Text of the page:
Alopecia areata is the third most significant form of hair loss after androgenetic alopecia and telogen effluvium. It is an autoimmune disease wherein a person’s own immune system damages the hair follicles on the scalp or any body part. Research shows that certain type of lymphocytes plays a chief role in the hair loss. They attack the follicular hair system fallaciously thinking it is a threat to the body. It is similar to rheumatoid arthritis where the person’s immunity system accidentally attacks its own body tissues that lead to painful swelling ultimately resulting in bone abrasion and joint distortion.

In Latin, alopecia means “baldness” and areata means “in patches.” This is the classic explanation of the disease that causes hair loss in patches on the scalp or other body parts. The severity of alopecia areata differs from individual to individual. Some people lose coin-shaped patches of hair and some experience sizeable or even complete hair loss.

Let’s take a look at the common alopecia areata symptoms:

  1. Hair Loss

The most typical sign of alopecia areata is hair loss. Besides scalp, patients can also lose hair from body sites such as eyebrows, eyelashes or beard. People who develop alopecia areata at an early age might experience severe hair loss. The progression of the disease is unforeseeable. For 80% of patients, hair grows back immediately in less than one year, but for some, relapses can happen at any time.

There are two types of alopecia areata namely – alopecia totalis and alopecia universalis. In alopecia totalis, hair loss occurs on the whole scalp. On the other hand, in alopecia universalis, there is total hair loss across the entire body including the scalp, legs, arms, etc.

  1. Nail Changes

Some patients suffering from alopecia areata may encounter nail depressions in toenails and fingernails, rough nails, and lastly vertical lines that start from the top of the nail to the base.

Some reports state that people suffering from alopecia areata may show symptoms of depression and anxiety. These mental disorders may progress before or after the outbreak of alopecia areata, but in most cases, they are visible at the outset of the symptoms.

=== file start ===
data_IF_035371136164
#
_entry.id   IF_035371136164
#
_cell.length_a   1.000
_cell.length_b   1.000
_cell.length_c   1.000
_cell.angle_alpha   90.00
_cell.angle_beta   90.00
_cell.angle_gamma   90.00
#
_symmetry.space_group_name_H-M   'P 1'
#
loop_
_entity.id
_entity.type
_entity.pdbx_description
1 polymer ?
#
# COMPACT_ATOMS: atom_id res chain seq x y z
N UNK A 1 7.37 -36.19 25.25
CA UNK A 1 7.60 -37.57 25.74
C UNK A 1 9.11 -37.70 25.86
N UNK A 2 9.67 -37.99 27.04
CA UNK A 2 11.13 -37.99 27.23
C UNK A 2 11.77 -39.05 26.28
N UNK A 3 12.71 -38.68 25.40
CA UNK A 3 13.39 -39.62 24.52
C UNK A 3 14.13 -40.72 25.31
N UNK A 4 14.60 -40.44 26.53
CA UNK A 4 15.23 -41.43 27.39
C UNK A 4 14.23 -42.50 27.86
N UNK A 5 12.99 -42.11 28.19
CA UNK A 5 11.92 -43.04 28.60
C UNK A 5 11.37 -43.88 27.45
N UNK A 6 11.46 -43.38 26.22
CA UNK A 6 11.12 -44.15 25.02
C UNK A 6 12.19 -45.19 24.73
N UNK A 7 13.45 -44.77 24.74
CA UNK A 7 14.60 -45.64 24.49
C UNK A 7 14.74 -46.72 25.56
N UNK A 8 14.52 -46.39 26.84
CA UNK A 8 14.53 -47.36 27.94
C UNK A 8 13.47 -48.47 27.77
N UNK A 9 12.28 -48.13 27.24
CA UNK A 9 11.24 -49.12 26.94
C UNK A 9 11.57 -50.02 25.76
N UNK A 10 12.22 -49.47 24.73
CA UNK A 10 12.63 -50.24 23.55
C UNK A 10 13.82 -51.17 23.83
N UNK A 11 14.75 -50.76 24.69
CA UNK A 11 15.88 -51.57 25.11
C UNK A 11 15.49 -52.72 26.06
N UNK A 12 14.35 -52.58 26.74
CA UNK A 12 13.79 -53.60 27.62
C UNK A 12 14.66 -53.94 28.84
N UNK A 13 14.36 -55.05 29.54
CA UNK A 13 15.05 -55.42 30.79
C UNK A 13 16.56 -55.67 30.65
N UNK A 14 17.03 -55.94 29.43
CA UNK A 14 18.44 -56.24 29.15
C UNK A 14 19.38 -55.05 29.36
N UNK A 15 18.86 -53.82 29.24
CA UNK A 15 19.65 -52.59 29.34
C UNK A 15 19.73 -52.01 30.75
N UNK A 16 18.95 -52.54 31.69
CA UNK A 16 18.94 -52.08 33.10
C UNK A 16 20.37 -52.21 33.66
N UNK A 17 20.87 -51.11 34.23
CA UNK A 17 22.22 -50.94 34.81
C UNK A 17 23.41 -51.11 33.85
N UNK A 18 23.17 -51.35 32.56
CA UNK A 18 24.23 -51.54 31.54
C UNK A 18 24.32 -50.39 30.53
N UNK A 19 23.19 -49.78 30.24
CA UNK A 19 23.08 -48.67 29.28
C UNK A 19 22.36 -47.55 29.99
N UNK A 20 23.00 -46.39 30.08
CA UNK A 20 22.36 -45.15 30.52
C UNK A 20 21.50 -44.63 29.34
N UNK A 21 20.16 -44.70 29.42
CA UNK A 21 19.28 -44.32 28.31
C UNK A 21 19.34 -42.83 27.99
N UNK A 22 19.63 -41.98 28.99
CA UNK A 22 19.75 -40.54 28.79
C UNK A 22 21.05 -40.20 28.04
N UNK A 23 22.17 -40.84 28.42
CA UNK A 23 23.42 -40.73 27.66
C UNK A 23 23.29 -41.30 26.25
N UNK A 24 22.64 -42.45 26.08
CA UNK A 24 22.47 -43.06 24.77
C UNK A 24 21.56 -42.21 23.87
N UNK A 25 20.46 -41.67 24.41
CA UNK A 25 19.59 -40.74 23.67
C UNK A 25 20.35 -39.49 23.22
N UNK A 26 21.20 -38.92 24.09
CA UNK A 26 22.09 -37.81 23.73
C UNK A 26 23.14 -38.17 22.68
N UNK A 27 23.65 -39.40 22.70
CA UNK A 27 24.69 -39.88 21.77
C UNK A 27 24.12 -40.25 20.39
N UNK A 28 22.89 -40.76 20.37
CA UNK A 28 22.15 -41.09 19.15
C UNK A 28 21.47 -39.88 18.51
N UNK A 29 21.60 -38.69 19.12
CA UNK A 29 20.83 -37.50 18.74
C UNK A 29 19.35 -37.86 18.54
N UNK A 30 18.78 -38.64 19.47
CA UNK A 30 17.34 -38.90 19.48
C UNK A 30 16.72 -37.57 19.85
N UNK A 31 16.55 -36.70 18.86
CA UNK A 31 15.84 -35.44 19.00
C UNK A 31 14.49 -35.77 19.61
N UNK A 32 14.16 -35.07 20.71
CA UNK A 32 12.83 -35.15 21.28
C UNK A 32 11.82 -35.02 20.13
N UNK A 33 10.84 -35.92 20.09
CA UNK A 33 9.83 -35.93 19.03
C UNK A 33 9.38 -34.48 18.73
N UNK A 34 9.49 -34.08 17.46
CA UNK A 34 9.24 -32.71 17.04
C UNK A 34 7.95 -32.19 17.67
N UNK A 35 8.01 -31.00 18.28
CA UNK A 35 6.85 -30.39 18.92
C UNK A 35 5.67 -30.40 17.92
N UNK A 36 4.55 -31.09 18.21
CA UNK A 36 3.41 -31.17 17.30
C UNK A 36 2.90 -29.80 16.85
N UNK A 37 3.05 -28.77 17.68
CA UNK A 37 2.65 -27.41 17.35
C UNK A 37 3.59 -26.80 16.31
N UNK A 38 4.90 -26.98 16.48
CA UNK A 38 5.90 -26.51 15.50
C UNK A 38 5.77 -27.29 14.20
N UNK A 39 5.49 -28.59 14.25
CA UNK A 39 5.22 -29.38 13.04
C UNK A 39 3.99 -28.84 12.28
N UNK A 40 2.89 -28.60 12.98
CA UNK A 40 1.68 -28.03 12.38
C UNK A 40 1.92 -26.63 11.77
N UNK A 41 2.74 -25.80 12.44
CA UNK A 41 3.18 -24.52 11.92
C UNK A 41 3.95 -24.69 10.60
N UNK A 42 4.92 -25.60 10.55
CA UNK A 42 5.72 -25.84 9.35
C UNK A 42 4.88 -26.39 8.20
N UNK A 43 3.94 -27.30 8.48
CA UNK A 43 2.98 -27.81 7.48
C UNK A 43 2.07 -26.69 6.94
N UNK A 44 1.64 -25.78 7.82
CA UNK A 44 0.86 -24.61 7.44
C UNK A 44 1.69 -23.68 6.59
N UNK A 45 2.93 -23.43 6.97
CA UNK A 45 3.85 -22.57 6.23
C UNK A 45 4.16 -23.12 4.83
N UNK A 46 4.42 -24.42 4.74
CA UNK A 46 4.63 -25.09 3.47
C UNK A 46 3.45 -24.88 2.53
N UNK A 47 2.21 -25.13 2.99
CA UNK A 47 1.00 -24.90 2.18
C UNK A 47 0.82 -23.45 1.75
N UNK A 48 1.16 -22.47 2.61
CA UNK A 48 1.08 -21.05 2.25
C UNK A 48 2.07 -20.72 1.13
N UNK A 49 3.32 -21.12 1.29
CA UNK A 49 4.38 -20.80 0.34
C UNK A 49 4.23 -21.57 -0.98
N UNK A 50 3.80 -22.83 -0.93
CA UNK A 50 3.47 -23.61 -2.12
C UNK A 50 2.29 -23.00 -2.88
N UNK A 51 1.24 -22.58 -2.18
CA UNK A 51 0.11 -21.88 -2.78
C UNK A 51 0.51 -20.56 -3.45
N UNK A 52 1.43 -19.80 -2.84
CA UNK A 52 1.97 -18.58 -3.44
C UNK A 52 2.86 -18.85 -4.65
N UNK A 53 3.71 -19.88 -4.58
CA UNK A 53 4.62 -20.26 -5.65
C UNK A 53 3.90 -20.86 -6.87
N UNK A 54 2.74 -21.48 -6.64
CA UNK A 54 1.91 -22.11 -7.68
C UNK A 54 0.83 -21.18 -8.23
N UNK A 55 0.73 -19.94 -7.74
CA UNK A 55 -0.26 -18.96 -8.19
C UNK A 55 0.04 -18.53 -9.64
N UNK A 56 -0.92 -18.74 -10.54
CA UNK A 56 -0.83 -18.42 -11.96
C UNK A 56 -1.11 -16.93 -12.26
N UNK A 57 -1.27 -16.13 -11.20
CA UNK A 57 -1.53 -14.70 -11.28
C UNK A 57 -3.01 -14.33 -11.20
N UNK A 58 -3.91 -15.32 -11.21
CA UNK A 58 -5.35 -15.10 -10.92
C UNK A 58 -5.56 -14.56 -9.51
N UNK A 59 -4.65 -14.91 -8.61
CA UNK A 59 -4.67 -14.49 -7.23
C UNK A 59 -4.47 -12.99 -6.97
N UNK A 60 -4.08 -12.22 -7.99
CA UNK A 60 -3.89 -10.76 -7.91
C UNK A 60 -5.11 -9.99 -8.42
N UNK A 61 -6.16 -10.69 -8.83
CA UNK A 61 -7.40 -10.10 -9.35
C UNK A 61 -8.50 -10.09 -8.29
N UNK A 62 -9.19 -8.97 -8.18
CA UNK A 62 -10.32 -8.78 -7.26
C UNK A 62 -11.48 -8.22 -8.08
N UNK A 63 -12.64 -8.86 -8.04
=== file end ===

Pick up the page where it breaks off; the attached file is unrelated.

Few other symptoms of alopecia areata are visible bald patches, and it is seen after any major stress issue or acute health history.

Treating Alopecia Areata

Alopecia areata has no cure as of now. However, there are some treatments devised by a specialist to help regrowth of hair. Some common alopecia areata treatment involves using anti-inflammatory drugs containing amino acid supplement such as L-tyrosine or corticosteroids that can help control the immunity system. These can be administered through topical ointments, injections or orally. Alternative medications such as Anthralin, Minoxidil, DPCP, and SADBE can be prescribed to promote hair. These medications can help the hair regrow, but cannot prevent hair loss and formation of bald patches.

Therapies such as Psoralen Ultra Violet Light can be given to treat severe alopecia areata. In this therapy, the skin is exposed to UVA light to promote hair growth. Contact immunotherapy is also used to cover the scalp in liquid once in a week to treat alopecia areata.

Some effective natural treatments for alopecia areata include zinc and probiotic supplements, ginseng, rosemary and essential oils, and quercetin. People can also go for non-surgical hair camouflage. If you are distressed because of alopecia areata, you must reduce stress and meditate on a regular basis and include a nutritional diet and physical activity in your life.